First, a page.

“Instead of seeing ourselves as a problem to be fixed, self-kindness allows us to see ourselves as valuable human beings who are worthy of care,” ~Kristin Neff
One of my all-time favorite books is “Stop Beating Yourself Up and Leave Insecurity Behind; Self-Compassion,” by Kristin Neff, PhD (I highly, highly recommend this book.) Her powerful research and her ability to explain how self-compassion affects our everyday lives is life altering.
Neff says that the power of self-compassion is not just an idea----“some feel-good but insubstantial notion that doesn’t really change anything. It’s very real.” When we soothe our own pain, we release a hormone called oxytocin. Increased levels of oxytocin strongly increases feelings of trust, calm, safety, generosity, and connectedness and also facilitate the ability to feel warmth and compassion for ourselves. It reduces fear and anxiety and can counteract the increased blood pressure and cortisol associated with stress.
Self-criticism has a very different effect on our body. It releases the hormone cortisol. Over time increased cortisol levels lead to depression by depleting various neuro-transmitters involved in the ability to experience pleasure.
According to Neff, there is also neurological evidence showing that self-compassion and self-criticism operate quite differently in terms of brain function. Self-criticism is associated with the part of the brain that involves error processing and problem solving. Being kind and reassuring toward oneself is associated with the areas of the brain associated with positive emotions and compassion. “Instead of seeing ourselves as a problem to be fixed, self-kindness allows us to see ourselves as valuable human beings who are worthy of care,” claims Neff.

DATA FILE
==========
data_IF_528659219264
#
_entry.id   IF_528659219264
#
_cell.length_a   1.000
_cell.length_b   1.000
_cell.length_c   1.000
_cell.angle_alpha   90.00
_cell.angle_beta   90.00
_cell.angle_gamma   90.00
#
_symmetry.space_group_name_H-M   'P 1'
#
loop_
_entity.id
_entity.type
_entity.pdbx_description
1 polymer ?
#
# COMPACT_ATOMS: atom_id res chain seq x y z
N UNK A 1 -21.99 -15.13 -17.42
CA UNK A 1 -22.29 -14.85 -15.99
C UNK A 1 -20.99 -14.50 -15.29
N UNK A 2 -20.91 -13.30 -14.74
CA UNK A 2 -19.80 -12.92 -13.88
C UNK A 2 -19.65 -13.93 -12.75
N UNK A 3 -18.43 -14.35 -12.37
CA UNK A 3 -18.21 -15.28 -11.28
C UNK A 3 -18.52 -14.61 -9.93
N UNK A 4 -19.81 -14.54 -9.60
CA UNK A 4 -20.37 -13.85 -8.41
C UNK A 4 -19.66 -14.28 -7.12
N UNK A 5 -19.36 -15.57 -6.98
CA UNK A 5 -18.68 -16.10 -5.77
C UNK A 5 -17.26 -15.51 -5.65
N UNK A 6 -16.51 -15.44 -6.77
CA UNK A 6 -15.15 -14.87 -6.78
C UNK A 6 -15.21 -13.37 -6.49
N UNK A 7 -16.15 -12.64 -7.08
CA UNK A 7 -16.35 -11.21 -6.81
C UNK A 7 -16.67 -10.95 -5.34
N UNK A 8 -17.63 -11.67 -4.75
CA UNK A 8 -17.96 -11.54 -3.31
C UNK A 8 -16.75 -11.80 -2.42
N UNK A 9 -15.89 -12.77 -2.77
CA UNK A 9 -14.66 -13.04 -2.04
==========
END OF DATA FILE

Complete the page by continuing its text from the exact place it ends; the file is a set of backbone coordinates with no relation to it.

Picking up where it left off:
We don’t have to wait until we are perfect, until life goes exactly as we want it to. We don’t need others to respond with care and compassion in order to feel worthy of love. We don’t need to look outside ourselves for the acceptance and security we crave. This is not to say that we don’t need other people. Of course we do. "But who is in the best position to know how you really feel underneath that cheerful façade? Who is most likely to know the full extent of the pain and fear you face, to know what you need most? Who is the only person in your life who is available 24/7 to provide you with care and kindness?," asks Neff. You!
The habit of self-compassion, gives us the opportunity to experience love and tender-ness from within. Neff says, “No matter how difficult things get, we can always wrap our torn and tattered selves in our own soft embrace. We can soothe and comfort our own pain, just as a child is soothed and comforted by her mother’s arms.”
Neff gives several practices in her book that enable self-compassion. For me personally, beginning my day by opening my heart to Divine Love, if only for 10-15 minutes, enables me to practice self-compassion throughout the day with greater ease.
The more we practice compassion towards ourselves and others, the stronger it be-comes and benefits all areas of our lives.
My wish for you is that you are so gentle, kind, and self-nurturing to yourself that you fully realize your precious uniqueness and invaluable worth in order to bask in your individual goodness; experiencing a life of more joy, peace, harmony and love.
Affirmation: I am gentle and kind to myself. I am worthy of love. I self-nurture myself each day. I am compassionate to myself and others.